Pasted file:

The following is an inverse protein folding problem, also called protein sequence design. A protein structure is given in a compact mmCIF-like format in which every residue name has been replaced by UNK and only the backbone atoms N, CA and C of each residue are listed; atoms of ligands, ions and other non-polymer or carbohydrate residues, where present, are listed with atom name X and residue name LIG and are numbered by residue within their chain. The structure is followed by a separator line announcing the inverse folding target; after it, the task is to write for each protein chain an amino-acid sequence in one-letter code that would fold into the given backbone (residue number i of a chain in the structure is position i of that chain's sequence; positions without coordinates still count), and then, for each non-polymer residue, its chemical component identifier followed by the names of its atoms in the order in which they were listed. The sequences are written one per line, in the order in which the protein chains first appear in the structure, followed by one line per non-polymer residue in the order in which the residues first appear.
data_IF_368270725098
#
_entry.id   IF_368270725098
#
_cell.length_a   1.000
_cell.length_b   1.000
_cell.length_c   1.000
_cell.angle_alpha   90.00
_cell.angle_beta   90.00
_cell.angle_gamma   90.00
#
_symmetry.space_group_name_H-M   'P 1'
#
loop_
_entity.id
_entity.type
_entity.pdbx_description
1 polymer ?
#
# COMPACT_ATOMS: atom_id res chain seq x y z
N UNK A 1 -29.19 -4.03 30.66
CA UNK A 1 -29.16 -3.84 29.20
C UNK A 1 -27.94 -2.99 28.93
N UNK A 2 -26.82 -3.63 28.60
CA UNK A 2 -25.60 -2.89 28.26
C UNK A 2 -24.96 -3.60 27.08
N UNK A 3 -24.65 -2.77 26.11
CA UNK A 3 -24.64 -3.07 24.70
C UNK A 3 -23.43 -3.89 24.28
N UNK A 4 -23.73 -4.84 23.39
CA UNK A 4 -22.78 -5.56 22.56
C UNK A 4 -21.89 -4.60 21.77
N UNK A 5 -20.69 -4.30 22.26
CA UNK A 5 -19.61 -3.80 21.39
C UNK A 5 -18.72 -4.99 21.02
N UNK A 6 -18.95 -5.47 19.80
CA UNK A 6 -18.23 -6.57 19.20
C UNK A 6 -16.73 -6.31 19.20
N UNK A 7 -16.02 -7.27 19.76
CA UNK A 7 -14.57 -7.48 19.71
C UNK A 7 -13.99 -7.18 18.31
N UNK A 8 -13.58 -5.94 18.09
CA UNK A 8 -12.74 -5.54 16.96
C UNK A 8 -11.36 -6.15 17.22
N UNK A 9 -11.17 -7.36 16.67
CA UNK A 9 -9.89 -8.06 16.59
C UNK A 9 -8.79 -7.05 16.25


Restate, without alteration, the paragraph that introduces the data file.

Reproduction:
The following is an inverse protein folding problem, also called protein sequence design. A protein structure is given in a compact mmCIF-like format in which every residue name has been replaced by UNK and only the backbone atoms N, CA and C of each residue are listed; atoms of ligands, ions and other non-polymer or carbohydrate residues, where present, are listed with atom name X and residue name LIG and are numbered by residue within their chain. The structure is followed by a separator line announcing the inverse folding target; after it, the task is to write for each protein chain an amino-acid sequence in one-letter code that would fold into the given backbone (residue number i of a chain in the structure is position i of that chain's sequence; positions without coordinates still count), and then, for each non-polymer residue, its chemical component identifier followed by the names of its atoms in the order in which they were listed. The sequences are written one per line, in the order in which the protein chains first appear in the structure, followed by one line per non-polymer residue in the order in which the residues first appear.